Thursday, March 7, 2013

The Cake is a Lie

The markets are soaring lately, riding high after high and crest after crest.

In point of fact, the Dow Jones Industrial Average now stands at record levels.  It's a bumper crop!  A jackpot!   A total economic turnaround from those disastrous days after the 2008 crash!  Look!  Stock values have more than doubled, with the Dow going from sixty-eight hundred and change to over fourteen thousand.

Things are awesome!

Only, they aren't.   The Dow, as even a math-challenged minister such as myself can easily observe, does not empirically measure the health of an economy.  It measures one thing: A price-weighted index of 30 stocks in United States dollars.  

What we know is that these stocks now cost nearly twice...in United States dollars...what they did in 2008.  Are there significantly more jobs?  No, not particularly.  Is there a revolutionary new force driving real economic growth?  No, there's not.  Job growth has been meh.  Incomes for all but the very top are flat, and the average household income has been falling.

What there has been a great deal more of over the last five years is money.  For five years, we've been printing money...in the form of the Fed buying bonds.   We've been doing that to the tune of $85 billion dollars every single month.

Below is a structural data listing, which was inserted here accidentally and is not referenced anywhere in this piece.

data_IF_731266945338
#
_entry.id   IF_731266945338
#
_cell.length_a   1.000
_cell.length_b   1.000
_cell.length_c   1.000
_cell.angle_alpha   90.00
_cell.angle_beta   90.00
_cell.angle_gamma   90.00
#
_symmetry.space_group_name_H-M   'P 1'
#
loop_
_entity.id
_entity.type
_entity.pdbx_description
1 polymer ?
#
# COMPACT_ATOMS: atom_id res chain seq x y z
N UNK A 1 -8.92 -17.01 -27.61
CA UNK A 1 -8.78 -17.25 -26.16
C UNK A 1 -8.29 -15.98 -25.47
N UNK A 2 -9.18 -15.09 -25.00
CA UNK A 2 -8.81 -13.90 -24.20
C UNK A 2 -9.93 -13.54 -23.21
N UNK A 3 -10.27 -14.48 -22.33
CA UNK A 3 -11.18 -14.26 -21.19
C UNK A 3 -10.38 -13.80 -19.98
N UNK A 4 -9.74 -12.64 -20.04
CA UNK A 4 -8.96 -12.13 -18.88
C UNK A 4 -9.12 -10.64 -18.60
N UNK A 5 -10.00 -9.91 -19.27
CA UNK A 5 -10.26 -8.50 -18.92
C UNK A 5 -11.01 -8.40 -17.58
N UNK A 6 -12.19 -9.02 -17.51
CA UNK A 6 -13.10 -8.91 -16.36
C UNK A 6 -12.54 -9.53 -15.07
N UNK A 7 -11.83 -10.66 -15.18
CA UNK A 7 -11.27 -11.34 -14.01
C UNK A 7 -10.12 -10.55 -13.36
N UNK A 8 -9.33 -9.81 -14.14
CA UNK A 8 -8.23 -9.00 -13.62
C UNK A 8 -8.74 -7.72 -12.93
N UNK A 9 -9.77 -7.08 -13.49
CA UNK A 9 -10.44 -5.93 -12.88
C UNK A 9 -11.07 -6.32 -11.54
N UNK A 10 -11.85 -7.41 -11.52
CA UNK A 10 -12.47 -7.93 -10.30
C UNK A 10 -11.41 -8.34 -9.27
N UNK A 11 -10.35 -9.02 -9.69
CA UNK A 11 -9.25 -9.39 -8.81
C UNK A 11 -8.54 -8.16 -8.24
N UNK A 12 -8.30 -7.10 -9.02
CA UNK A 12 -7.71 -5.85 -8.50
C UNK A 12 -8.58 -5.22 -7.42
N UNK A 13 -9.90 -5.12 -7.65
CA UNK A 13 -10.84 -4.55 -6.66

And so the exuberance on the part of Wall Street traders at the continuing surge of stock prices seems peculiar to me.  Would we be celebrating if the price of milk had doubled?  Or the price of gas?  Why should we similarly celebrate if the price of entry into the Capitalist Cornucopia has doubled?

In the absence of any significant increase in production or improvement in the real economy, what appears to have happened is a simple absorption.  We've printed money, and that money has gone directly into capital markets.  Given the absence of material growth, dollars are worth less, which means the number of dollars required to purchase stock is higher.

I cannot see any other logical way to interpret what I'm seeing.

Meaning that taste in your mouth is not cake.






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